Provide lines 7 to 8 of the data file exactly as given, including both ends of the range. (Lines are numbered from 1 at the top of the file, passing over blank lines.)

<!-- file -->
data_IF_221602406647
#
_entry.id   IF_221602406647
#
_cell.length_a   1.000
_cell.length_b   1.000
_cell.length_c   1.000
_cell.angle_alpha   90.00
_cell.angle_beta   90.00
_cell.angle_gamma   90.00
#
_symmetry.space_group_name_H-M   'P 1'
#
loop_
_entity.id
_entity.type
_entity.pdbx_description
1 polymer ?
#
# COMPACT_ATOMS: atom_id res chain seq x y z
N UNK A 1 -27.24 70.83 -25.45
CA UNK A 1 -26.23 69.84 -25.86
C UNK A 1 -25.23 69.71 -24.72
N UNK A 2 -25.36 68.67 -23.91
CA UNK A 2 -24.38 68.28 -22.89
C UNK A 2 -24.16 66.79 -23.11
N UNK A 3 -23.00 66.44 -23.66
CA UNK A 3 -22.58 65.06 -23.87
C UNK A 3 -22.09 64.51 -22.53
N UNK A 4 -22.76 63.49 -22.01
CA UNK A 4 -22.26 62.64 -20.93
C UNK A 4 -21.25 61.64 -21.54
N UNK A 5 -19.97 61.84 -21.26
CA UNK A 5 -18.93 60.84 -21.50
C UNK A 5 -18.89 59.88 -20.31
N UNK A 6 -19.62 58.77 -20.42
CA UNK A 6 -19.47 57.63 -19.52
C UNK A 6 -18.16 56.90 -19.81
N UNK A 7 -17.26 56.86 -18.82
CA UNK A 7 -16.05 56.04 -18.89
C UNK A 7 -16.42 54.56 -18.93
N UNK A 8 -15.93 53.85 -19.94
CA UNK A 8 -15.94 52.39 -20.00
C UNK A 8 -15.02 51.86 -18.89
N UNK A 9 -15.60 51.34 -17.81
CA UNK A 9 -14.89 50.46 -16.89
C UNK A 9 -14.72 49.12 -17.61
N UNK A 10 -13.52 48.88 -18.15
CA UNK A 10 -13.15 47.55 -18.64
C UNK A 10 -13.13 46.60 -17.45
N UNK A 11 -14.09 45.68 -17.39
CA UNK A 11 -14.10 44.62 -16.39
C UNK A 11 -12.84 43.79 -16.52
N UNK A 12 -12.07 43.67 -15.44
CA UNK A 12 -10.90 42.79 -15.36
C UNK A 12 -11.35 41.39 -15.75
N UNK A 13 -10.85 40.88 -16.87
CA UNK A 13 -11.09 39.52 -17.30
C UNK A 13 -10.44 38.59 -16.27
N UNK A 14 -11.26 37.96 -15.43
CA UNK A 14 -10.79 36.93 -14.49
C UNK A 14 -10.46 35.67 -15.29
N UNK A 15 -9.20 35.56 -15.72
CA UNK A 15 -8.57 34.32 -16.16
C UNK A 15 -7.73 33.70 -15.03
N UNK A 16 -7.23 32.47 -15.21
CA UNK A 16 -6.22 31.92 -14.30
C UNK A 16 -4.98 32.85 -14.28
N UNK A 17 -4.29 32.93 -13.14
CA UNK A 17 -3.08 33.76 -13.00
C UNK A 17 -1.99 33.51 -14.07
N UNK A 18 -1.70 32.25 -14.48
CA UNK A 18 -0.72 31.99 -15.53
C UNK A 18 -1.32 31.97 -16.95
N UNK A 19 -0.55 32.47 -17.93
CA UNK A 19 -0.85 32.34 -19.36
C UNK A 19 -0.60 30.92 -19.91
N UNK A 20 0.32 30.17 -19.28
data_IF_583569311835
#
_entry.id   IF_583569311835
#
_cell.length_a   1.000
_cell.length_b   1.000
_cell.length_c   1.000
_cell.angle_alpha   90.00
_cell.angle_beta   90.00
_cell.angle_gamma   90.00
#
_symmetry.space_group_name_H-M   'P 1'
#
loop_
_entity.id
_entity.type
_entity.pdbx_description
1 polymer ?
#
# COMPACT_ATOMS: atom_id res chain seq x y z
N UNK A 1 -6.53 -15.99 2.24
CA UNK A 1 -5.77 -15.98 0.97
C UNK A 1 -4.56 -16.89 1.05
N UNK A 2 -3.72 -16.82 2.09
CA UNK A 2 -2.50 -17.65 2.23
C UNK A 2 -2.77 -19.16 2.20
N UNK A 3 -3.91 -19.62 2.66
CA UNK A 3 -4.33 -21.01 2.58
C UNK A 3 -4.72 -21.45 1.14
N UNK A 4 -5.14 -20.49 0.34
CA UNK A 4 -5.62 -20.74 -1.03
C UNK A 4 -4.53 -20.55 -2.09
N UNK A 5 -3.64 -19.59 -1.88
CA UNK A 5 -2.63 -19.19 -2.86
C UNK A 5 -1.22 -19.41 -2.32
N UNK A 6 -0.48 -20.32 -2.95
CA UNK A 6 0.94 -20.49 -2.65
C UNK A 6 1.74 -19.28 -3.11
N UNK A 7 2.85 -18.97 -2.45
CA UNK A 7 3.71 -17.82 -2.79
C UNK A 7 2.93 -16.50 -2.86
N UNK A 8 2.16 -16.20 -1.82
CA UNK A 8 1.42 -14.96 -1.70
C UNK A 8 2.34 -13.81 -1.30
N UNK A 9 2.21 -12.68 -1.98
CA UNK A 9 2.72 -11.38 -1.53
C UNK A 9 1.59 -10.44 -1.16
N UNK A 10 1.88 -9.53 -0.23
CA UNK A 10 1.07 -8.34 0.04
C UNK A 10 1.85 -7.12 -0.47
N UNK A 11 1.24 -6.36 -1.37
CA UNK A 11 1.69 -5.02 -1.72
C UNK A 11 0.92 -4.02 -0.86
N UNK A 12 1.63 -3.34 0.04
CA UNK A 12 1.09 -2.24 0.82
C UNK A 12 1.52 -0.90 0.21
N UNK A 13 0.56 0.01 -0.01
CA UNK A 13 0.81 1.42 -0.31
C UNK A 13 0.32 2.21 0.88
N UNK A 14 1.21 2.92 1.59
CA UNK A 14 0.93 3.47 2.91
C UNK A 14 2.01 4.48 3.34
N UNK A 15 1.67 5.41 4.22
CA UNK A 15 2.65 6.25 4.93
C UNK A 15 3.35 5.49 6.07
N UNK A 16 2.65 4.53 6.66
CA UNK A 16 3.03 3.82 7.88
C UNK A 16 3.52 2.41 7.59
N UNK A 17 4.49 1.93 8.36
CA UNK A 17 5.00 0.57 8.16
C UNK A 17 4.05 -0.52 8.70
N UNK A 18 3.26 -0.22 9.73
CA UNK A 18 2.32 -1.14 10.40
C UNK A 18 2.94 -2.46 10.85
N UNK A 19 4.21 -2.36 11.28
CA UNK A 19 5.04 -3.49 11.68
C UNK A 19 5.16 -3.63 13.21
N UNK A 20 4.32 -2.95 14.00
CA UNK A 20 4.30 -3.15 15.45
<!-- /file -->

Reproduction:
_cell.length_c   1.000
_cell.angle_alpha   90.00